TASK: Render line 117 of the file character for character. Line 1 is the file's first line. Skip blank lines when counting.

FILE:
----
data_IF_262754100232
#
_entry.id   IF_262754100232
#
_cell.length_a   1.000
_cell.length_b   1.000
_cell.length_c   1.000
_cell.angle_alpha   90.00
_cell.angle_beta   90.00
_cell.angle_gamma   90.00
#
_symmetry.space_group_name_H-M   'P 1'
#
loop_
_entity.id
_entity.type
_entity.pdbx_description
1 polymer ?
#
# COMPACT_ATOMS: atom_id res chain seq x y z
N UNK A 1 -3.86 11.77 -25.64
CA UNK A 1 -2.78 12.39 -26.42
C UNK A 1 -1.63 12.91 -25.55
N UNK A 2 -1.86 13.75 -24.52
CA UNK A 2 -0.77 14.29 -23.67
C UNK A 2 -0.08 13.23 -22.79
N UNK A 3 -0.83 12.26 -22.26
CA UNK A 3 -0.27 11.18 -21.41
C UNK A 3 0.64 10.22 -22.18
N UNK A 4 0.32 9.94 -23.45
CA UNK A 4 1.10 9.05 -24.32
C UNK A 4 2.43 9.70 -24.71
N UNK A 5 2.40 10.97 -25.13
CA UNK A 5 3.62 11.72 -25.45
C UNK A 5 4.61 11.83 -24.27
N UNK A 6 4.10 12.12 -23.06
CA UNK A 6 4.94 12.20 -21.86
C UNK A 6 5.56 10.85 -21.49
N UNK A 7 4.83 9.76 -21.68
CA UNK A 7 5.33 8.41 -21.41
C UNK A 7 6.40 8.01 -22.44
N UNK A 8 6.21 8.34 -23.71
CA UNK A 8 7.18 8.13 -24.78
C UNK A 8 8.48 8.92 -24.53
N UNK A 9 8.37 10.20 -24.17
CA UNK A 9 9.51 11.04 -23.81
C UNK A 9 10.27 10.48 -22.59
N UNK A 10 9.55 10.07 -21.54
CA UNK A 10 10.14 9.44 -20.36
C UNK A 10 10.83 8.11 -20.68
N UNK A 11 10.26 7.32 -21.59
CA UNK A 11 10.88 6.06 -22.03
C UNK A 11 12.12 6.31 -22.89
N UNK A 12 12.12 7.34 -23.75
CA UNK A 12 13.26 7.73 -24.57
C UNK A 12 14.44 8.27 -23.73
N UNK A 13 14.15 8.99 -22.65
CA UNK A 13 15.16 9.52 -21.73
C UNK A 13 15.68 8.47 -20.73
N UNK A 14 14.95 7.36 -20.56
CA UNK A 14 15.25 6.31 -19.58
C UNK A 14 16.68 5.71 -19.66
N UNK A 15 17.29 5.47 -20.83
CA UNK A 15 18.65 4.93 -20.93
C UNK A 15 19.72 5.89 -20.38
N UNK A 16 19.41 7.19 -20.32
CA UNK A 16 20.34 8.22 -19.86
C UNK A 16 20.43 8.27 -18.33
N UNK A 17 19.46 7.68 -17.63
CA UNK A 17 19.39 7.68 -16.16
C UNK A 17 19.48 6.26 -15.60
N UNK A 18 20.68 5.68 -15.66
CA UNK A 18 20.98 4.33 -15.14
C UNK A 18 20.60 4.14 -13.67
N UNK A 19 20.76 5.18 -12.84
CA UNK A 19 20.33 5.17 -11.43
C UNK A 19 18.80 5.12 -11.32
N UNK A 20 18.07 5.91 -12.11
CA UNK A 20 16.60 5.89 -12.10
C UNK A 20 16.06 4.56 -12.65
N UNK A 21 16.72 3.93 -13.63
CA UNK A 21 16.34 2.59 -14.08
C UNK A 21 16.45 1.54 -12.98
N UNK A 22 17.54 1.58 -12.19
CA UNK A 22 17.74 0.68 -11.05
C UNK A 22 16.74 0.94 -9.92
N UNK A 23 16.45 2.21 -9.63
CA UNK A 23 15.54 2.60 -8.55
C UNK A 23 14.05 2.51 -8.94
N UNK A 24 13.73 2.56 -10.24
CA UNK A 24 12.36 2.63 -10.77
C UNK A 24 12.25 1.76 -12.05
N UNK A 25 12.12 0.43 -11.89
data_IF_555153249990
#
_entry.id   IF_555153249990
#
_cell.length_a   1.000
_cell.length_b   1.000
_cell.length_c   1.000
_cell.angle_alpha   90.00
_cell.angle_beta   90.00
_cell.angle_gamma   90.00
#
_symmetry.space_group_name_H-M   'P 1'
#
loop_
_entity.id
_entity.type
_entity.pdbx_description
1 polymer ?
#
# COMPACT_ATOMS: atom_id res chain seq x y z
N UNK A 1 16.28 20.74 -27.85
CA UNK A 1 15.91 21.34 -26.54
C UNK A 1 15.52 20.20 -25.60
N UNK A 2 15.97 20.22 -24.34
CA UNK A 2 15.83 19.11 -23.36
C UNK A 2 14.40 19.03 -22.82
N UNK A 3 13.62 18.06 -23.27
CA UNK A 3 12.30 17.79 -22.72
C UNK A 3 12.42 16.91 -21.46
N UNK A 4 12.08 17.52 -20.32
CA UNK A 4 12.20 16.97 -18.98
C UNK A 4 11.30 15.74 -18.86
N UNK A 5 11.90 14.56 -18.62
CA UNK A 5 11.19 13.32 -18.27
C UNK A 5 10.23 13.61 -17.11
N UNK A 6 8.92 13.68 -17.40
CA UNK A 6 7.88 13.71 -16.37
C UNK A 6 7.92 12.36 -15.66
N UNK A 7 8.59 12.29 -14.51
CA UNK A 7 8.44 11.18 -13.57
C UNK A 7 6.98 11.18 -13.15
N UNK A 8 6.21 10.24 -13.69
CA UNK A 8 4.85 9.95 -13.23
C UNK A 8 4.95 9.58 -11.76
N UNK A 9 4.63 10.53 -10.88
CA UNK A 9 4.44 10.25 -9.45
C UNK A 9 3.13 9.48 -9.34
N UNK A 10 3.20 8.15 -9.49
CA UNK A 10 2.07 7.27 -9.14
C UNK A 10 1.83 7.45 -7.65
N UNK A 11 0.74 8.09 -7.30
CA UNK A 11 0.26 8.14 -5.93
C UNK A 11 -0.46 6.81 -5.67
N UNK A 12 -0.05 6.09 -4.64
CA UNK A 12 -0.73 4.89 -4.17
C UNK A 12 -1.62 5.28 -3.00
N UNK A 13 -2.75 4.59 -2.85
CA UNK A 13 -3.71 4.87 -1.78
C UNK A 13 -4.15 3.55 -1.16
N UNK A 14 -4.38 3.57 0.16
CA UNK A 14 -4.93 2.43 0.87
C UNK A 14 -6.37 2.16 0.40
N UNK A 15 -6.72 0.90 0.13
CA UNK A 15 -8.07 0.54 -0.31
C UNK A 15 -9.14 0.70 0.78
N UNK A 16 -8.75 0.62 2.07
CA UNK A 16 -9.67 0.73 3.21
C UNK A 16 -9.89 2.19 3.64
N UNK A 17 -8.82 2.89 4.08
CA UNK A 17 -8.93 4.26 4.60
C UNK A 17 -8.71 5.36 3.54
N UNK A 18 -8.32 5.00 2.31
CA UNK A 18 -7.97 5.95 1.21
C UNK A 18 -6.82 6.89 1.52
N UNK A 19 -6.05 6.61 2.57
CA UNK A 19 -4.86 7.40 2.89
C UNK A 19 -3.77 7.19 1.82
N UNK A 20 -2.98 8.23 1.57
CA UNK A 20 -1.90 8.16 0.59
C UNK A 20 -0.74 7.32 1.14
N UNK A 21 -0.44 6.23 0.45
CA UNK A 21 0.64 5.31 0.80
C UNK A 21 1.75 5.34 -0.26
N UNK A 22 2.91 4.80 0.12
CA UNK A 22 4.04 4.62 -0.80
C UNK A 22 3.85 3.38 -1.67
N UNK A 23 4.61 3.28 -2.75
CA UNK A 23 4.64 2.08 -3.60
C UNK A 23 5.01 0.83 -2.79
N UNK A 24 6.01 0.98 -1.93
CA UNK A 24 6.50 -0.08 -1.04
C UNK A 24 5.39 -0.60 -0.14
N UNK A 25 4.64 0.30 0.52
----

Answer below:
N UNK A 2 15.97 20.22 -24.34